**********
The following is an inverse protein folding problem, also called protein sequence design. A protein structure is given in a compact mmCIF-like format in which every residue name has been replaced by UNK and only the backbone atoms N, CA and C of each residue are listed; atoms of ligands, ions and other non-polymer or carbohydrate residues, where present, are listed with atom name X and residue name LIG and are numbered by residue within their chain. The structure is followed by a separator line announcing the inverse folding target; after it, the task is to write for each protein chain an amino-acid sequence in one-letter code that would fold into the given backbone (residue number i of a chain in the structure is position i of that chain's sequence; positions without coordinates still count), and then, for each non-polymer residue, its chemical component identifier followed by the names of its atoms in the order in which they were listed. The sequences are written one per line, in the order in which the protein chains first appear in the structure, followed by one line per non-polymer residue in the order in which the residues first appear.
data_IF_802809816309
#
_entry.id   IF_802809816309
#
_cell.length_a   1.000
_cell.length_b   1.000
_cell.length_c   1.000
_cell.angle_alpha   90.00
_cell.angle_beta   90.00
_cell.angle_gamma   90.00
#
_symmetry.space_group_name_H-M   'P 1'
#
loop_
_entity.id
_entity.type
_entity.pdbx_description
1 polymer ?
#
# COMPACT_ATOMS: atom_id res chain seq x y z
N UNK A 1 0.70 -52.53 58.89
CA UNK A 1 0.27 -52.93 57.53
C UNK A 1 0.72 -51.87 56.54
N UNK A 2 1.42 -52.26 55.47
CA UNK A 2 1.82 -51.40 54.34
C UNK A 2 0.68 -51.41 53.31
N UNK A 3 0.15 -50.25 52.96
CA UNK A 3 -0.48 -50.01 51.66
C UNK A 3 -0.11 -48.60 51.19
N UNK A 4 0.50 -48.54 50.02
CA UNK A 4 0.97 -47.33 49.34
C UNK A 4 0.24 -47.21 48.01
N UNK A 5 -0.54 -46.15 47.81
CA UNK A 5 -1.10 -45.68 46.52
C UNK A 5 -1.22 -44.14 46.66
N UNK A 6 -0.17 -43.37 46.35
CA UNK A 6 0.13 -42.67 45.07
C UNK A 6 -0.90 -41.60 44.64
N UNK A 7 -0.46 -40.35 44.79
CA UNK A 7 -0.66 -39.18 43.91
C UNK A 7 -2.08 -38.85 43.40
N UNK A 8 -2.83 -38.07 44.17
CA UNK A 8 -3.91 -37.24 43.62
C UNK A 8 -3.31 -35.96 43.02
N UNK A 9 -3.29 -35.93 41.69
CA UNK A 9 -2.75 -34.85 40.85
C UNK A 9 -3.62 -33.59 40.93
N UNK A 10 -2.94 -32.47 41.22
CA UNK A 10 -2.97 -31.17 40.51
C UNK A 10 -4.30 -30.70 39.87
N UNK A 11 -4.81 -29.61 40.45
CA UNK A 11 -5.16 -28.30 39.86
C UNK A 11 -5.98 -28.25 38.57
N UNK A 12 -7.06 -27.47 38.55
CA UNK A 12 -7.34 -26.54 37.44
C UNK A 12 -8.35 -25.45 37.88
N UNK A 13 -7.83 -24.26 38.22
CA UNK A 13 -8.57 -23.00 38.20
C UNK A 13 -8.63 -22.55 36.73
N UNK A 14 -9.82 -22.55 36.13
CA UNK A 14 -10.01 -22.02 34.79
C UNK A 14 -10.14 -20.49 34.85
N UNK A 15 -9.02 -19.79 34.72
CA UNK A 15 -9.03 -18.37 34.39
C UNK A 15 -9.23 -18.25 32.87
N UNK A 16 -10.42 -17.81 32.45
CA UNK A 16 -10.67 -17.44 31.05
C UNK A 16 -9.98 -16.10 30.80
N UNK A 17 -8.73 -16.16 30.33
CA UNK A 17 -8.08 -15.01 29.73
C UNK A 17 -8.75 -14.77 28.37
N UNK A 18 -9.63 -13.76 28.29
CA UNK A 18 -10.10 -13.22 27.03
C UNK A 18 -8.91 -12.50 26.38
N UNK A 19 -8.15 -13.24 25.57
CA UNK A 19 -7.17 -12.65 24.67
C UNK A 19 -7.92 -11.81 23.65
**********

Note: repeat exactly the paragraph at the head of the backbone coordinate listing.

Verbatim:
The following is an inverse protein folding problem, also called protein sequence design. A protein structure is given in a compact mmCIF-like format in which every residue name has been replaced by UNK and only the backbone atoms N, CA and C of each residue are listed; atoms of ligands, ions and other non-polymer or carbohydrate residues, where present, are listed with atom name X and residue name LIG and are numbered by residue within their chain. The structure is followed by a separator line announcing the inverse folding target; after it, the task is to write for each protein chain an amino-acid sequence in one-letter code that would fold into the given backbone (residue number i of a chain in the structure is position i of that chain's sequence; positions without coordinates still count), and then, for each non-polymer residue, its chemical component identifier followed by the names of its atoms in the order in which they were listed. The sequences are written one per line, in the order in which the protein chains first appear in the structure, followed by one line per non-polymer residue in the order in which the residues first appear.